Contact your county Extension office for your local Native Plant Master program.

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The mission of the Native Plant Master Program is to educate the public about native plants in order to foster stewardship, sustainable landscaping and management of weeds that threaten native ecosystems.

The Native Plant Master Field Courses take place over twelve hours and three sessions. The course will cover more than thirty-five plants, of which nine will be keyed in the field.

Each Field Course session will focus on an educational native plant and ecological topic.

  • Session One: Botanical characteristics of plant families and species, identification using a botanical key, scientific names, and stewardship of native plants.
  • Session Two: Ecological relationships including non-native species, noxious weeds, and relationships with wildlife, pollinators, other plants, etc.
  • Session Three: Written field exam on material from first and second sessions. Human uses, including the use of natives for sustainable landscaping, ethnobotanical and other human uses. Course survey.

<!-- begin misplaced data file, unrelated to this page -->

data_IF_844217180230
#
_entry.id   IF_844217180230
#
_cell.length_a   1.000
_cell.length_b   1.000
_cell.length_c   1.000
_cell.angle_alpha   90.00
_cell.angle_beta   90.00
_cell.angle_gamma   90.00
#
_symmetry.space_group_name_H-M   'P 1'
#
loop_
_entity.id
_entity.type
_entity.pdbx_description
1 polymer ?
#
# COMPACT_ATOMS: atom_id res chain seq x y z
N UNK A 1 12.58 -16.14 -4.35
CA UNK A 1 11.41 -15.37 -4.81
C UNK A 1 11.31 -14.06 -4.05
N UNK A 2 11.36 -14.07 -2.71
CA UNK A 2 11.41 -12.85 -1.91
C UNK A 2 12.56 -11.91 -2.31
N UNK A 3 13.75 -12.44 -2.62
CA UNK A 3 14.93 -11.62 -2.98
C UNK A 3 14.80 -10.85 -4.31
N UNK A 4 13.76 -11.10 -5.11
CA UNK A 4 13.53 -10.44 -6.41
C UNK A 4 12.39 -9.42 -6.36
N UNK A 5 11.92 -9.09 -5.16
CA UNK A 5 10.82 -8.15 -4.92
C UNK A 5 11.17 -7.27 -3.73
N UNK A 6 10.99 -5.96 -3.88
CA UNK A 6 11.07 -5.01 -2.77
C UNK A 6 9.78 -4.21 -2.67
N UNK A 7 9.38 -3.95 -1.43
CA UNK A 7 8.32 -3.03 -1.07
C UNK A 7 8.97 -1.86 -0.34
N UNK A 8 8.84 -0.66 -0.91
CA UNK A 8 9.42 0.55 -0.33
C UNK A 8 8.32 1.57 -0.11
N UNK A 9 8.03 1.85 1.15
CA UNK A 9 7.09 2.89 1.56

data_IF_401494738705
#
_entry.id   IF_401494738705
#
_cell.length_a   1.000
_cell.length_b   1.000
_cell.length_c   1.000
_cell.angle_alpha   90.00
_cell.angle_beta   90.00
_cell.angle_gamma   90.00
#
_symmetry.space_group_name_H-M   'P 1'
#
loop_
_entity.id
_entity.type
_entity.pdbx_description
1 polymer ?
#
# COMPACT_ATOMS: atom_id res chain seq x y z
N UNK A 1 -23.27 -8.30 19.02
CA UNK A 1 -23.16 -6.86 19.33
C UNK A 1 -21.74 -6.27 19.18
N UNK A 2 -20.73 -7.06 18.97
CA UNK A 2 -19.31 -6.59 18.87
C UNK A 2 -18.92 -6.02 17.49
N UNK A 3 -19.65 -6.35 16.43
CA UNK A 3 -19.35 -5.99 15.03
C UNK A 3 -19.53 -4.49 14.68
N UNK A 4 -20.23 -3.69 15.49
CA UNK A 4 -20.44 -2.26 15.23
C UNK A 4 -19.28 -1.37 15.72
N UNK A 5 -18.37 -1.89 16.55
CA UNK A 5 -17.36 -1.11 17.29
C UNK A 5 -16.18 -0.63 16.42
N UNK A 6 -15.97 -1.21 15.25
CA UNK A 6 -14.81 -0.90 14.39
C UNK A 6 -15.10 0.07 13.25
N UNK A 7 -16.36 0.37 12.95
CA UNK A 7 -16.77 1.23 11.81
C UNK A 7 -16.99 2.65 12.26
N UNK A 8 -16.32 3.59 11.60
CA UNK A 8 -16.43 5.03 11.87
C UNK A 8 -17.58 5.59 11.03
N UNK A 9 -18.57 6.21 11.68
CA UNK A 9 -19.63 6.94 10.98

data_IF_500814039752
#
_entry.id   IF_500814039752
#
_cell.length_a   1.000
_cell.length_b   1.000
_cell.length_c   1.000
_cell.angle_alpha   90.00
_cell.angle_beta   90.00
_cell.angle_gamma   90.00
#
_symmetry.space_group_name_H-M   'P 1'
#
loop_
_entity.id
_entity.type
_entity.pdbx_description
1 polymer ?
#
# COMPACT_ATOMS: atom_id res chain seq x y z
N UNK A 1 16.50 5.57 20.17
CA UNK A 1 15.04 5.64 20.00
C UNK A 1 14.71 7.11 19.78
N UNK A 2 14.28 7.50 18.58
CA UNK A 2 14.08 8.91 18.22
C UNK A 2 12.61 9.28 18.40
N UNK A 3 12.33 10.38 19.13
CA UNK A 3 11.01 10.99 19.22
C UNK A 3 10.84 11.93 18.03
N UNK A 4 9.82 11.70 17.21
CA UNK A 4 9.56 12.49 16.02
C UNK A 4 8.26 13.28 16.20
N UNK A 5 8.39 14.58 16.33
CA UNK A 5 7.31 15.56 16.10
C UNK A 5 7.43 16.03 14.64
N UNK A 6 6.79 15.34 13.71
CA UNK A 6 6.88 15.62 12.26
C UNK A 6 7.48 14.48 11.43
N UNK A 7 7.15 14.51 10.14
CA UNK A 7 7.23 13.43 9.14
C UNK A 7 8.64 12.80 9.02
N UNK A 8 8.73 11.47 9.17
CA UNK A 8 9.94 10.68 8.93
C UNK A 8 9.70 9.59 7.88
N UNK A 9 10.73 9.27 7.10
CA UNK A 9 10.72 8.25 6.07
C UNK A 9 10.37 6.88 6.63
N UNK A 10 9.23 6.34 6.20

Each Field Course will include an exam on the final day.  Participants who pass exams from three different Field Courses (covering a variety of life zones or seasons) with a C or better will receive an NPM certificate of completion, signifying they have successfully completed three courses totaling thirty-six hours of class time.

Required Textbook for the Field Course:

All class participants must bring Flora of Colorado, 2nd Edition by Jennifer Ackerfield to each class.

Find a Native Plant Master Course by County

About NPM Courses:

Courses are usually taught at one location for three mornings over three-week period with a given exam at the last session. During three outdoor field sessions, you will learn common and scientific names, ecological relationships and human uses of 40 – 50 plants. You will also develop skills in using family features and a botanical key to identify plants. Course includes special emphasis on natives useful for landscaping and covers invasive plants that threaten native ecosystems.